Neurodiversity doesn’t need to be taboo, in fact - it’s pretty common to be surrounded by neurodiverse folks as well as neurotypical folks. The visibility of some conditions (for example ADHD and Autism) can do wonders in many ways, but can also provide a skewed and perhaps sensationalised representation of what it means to have either of these things.
Autism and ADHD, for example, are not the only conditions that are exclusive to neurodiversity - there are over 10 types of neurodiversity which can be dissected in their own way as each is unique and nuanced!
So, instead of looking at neurodiversity as something that can impair (whilst also validating that some conditions can be more severe than others) - neurodiversity can also be your biggest superpower, your biggest asset, and enables you to see the world through a different lens.
The following is an anonymous submission talking about OCD - which falls under the bracket of neurodiversity.
“I was first diagnosed with OCD in 2020, and although I knew something was “different” about me for a long time, I could never really pinpoint what it was. I’d read about OCD 4 years before my diagnosis and resonated with some of the symptoms, but because of a lot of misrepresentation of what OCD is (I thought excessive cleaning) and not a ton of resources beyond bland medical terminology online, I struggled to connect with many stories and found myself clutching at straws.
It was only when I received my diagnosis that I felt like the clouds had cleared and a huge weight had been lifted off my shoulders. In a way, it was validating to know that i wasn’t “going crazy” - but equally, I could then enter therapy and begin to understand the mind I’d been living with the past 24 years. It was a process that enabled me to finally have 20-20 vision in the world, and do a deep dive into my behaviours and relationships.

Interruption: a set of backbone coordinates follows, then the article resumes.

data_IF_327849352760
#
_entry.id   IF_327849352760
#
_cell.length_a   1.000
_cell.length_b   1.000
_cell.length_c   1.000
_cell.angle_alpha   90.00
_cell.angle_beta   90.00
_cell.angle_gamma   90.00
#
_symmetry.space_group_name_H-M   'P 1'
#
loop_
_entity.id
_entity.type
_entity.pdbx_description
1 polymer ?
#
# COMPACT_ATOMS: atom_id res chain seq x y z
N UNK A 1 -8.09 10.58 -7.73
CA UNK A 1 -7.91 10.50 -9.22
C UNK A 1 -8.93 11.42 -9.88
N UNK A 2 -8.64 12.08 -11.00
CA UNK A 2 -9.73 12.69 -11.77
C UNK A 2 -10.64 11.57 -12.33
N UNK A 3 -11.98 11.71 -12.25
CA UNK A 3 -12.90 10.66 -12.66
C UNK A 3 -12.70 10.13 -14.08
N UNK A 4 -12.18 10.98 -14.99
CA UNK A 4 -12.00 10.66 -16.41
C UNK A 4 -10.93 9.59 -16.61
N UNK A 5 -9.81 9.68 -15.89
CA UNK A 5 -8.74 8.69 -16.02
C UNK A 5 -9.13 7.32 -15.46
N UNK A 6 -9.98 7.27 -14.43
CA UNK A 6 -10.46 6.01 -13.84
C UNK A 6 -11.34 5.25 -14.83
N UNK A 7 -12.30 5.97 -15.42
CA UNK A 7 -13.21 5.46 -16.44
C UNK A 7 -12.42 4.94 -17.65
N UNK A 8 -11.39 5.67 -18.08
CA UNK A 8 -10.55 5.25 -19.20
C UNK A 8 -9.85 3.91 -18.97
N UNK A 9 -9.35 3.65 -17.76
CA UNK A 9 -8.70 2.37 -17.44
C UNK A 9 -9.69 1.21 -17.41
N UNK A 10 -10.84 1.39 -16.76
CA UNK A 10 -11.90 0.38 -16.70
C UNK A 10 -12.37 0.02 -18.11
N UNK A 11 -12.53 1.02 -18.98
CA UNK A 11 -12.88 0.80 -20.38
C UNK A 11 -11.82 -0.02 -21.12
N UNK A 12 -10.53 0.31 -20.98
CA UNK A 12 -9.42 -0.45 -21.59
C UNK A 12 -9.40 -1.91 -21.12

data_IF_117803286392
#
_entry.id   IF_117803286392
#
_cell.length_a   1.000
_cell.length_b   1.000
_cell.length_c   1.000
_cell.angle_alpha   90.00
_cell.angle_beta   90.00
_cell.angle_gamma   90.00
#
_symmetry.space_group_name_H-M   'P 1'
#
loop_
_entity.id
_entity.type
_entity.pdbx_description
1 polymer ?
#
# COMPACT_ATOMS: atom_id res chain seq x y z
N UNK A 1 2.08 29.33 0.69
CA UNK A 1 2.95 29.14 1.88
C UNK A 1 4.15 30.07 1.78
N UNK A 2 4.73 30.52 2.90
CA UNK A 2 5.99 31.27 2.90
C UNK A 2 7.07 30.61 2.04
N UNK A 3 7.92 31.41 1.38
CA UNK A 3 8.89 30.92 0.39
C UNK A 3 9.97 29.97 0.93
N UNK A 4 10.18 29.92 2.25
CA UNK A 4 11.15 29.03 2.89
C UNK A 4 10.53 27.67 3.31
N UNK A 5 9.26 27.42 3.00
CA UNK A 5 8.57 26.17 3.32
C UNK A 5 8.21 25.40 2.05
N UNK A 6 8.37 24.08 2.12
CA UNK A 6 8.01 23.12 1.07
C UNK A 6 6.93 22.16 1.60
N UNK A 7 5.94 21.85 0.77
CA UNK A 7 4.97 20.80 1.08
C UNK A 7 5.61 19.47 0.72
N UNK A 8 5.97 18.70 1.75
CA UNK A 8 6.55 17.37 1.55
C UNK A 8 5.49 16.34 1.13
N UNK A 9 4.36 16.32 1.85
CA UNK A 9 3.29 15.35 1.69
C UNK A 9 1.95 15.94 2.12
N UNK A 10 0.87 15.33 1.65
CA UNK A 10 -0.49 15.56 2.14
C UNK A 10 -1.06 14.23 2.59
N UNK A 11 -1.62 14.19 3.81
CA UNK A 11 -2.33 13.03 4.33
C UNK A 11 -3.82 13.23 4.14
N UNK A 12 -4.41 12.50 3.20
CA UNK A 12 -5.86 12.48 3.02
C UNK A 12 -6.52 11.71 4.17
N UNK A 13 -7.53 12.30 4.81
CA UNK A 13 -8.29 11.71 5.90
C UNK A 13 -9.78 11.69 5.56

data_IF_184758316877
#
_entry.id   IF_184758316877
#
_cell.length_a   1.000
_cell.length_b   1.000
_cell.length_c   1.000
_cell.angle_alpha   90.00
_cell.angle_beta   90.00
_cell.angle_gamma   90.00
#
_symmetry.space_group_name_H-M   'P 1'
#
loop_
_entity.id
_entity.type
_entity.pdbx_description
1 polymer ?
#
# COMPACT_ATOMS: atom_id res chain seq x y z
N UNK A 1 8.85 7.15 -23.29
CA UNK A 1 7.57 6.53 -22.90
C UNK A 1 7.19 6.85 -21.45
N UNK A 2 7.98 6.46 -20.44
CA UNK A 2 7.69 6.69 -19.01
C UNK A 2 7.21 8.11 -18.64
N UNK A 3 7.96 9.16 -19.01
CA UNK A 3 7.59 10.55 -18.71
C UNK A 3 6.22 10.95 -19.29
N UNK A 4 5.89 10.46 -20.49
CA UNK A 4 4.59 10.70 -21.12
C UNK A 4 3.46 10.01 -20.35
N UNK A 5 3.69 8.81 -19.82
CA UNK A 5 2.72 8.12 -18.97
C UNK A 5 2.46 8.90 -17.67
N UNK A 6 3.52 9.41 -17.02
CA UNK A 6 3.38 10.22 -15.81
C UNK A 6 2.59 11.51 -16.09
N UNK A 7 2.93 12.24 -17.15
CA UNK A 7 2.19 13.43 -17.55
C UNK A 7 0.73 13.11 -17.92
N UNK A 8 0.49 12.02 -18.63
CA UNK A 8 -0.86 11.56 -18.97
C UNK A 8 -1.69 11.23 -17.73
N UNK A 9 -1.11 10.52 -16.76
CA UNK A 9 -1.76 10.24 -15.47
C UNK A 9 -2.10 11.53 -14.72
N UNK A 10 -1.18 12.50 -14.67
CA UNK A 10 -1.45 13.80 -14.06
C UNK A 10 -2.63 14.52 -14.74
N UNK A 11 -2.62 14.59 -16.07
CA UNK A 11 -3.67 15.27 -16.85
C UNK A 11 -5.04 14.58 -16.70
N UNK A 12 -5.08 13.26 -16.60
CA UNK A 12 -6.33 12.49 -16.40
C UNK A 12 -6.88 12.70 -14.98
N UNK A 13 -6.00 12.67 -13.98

During the first three months of therapy, I felt like I wouldn’t be able to make it out of the other side - we had to go so far back into everything. My childhood, my traumas, and every intrusive or bad thought I’d ever had. It was exhausting and it felt like reopening a ton of wounds. However, by the time I was discharged from therapy after 6 very intense months, it enabled me to feel balanced for the first time in my life.
My OCD hindered me for so many years of my life. It gave me huge gaps in my memory, made me act out of character and stopped me from being able to do things purely out of fear. I was trapped in my own mind and it made my early 20s incredibly debilitating. However, understanding my mind and understanding my OCD has enabled me to harness it in ways that I could have never imagined - ways that now enable me to (almost) live a life in harmony with my OCD.
I can call myself out
I wouldn’t put myself down as the most self-aware person in the world a few years ago, but since understanding my own mind I’m at less of a war with myself. I know why I do the things I do and instead of being in denial I can call myself out and move on. In my personal life it’s freed me from so much mental torment, healed my relationships with my friends and enabled me to form much deeper connections with people.
In my professional life, I can operate a lot more authentically and don’t live my life in “fight or flight” anymore. I can also communicate when I’m going through a bad time - something I always struggled to do or never articulated in the best way.
I control my mind, not the other way around
My brain is no longer (or at least not always) a messy folder with tons of pieces of paper flying around at all times. I can instil calm in myself, regulate my emotions and have some kind of order in my life. Having control over this enables me to work way more efficiently, and it’s also enabled me to spot my old tendencies in other people.
I’m not embarrassed by it
I didn’t tell my friends or family until after therapy that I had OCD. It made me feel physically sick that I was mentally unwell. Coming from a family with a string of mental health problems I was fearful that I’d be invalidated or that I wouldn’t be able to articulate myself in the right way.
Now? I couldn’t care less. It’s a part of me - whether I was born with it or whether it’s a product of my childhood and environment, what’s the point of fighting something that will never leave me? Being proud of my neurodiversity has enabled me to talk about it publicly, help others, and also write about it on this blog. It’s my superpower because I’m now becoming the resource that I couldn’t find back in 2016 - and I think that’s something really special.”
At Orbis, we have put together a guide for employers on neurodiversity which you can download here.